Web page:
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Breaking Barriers between Inhabitants of the Earth
Written by Hanseung Cho | Published. 2020.11.03 13:04 | Count : 561
[Reading the brochure of the exhibition. Photo courtesy of the author]

There has always been the persisting dilemma regarding to what extent humans should respect animal rights. The concept of pets and whether they should be regarded as of equal societal status to humans is another long-standing area of controversy that sparks debates among different people groups. There is no doubt that domestic pets are now an integral part of human society. Many of them are now brought in as a family. Humans have even brought their pets, or “family members,” from their backyard to inside their comforting warm homes. But have they truly joined our families?

Even though our society has now accepted the fact that our pets are family, there are still noticeable boundaries between humans and animals. To understand this topic through differing perspectives, I visited the exhibition “Museum for all, Museum for dogs” this weekend. The exhibition was created for dogs: members of our society who are considered family but not yet welcomed in public spaces.

[One of the interactive exhibits. Photo courtesy of the author]

This exhibition, which aimed to redefine the definition of pets and companions, served as a test or experiment to determine whether our animal companions would truly be accepted as a part of our human society, and if public spaces would be able to accommodate them without conflicts. It was held in the National Museum of Modern and Contemporary Art in Seoul from 9/4 to 10/25. As someone who has never experienced something of this nature, I was truly surprised and intrigued to see dogs inside an exhibition. From the outside, I could not differentiate this exhibit from the other ones. However, as soon as I entered the doors, I was able to see many dogs and their owners enjoying the different parts of the exhibition.

Initially, I thought that the exhibit would be nothing more than an indoor playground for dogs. However, after viewing all of the displays, I was genuinely impressed with the presentations. Videos were being played on monitors, along with different physical displays, all of which were altered for the convenience of the dogs. All of the monitors were placed at a lowered height and many cushions were placed near them, making the visit much more enjoyable for the dogs.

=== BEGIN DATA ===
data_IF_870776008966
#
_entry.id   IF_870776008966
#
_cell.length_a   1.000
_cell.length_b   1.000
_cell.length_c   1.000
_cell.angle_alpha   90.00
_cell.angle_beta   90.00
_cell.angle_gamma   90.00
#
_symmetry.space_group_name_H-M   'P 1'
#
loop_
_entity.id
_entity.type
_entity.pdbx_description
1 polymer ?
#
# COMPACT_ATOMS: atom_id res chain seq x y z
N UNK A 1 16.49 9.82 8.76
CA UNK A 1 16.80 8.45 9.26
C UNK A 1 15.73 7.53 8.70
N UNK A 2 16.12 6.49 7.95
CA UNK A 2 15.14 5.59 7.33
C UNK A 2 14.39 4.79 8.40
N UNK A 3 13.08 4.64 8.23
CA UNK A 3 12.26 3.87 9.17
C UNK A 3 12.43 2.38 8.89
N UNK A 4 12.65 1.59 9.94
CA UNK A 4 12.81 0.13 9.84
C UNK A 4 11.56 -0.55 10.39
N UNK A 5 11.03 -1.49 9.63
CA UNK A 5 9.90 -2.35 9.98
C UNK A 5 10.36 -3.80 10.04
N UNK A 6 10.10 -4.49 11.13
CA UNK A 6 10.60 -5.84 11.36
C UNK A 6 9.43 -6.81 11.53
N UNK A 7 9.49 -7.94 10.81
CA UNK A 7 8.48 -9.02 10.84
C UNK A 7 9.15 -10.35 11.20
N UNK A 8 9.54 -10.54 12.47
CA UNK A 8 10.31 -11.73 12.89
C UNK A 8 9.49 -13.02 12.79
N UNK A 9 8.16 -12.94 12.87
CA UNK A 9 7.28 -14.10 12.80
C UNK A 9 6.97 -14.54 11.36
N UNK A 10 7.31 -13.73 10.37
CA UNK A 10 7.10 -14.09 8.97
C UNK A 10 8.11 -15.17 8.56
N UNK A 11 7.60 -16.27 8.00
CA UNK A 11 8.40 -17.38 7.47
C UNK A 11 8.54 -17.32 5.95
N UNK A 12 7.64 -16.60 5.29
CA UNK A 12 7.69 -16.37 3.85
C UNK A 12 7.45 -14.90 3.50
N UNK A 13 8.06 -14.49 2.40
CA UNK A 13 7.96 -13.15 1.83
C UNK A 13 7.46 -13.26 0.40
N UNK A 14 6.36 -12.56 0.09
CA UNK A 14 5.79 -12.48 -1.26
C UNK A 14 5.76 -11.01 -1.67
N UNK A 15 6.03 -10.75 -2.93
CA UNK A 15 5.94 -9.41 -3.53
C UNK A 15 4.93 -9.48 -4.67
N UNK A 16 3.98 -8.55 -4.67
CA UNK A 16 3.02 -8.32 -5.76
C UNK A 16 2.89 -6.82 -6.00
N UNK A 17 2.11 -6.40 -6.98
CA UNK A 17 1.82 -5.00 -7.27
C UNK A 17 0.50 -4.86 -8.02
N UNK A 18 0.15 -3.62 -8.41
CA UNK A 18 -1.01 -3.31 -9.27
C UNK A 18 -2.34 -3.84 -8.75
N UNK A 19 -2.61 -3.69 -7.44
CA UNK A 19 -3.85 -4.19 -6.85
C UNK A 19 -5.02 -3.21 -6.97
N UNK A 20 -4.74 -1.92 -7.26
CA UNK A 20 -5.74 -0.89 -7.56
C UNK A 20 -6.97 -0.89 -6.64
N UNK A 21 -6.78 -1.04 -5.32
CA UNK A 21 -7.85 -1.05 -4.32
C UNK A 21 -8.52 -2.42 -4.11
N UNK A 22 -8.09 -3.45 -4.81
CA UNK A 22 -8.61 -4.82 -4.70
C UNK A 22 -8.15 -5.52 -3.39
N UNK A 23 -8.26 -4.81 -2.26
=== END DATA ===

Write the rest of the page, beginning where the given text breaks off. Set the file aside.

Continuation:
[Videos contrasting the perspective of dogs (left) and humans (right).
Photo Courtesy of the author]

Out of all of the different displays, ranging from the statute of three dogs made of dog food to the forest-themed playground, I found two displays to be the most significant and meaningful. In the middle of the exhibit room, there were two videos: one contrasting the perspective of dogs to humans and another film meant to raise awareness about the damaging relationship of human desire on pets.

[Paper bag for dog feces which included a paper spoon. Photo Courtesy of the author]

As the emphasis of this exhibition was intended to be placed on dogs, I felt that showing each party's contrasting perspectives was an excellent idea. Traditionally, the issue of dogs not being able to fit into our society was a problem only from the perspective of humans. Thus, this video allowed me to take an unusual approach by forcing me to reconsider this issue from a dogs’ perspective. This video also reminded me of dogs' essential tasks that are irreplaceable by humans, such as those of guide dogs. Another display was a short satirical film that criticized the harmful impact of human desire, and how an insistent demand for cuter pets have led to immoral genetic modifications. The film made the audience reflect on their imprudent actions and reinforced a need to change their selfish actions. By showing severely modified pets like dogs without arms, the shock truly made me ponder on this forgotten issue.

This experience was more than a typical visit to an exhibition. As a person without any experience with pets, I did not have high expectations for this exhibit. However, I was genuinely impressed with the profound emotional impact this exhibit had on me. And from my experience, I believe that well-behaving dogs have demonstrated their ability to merge into human society. I hope that one day dogs will be able to join us on our nights out.




Hanseung Cho
Junior (Grade 11)
Seoul Foreign School

Hanseung Cho  student_reporter@dherald.com

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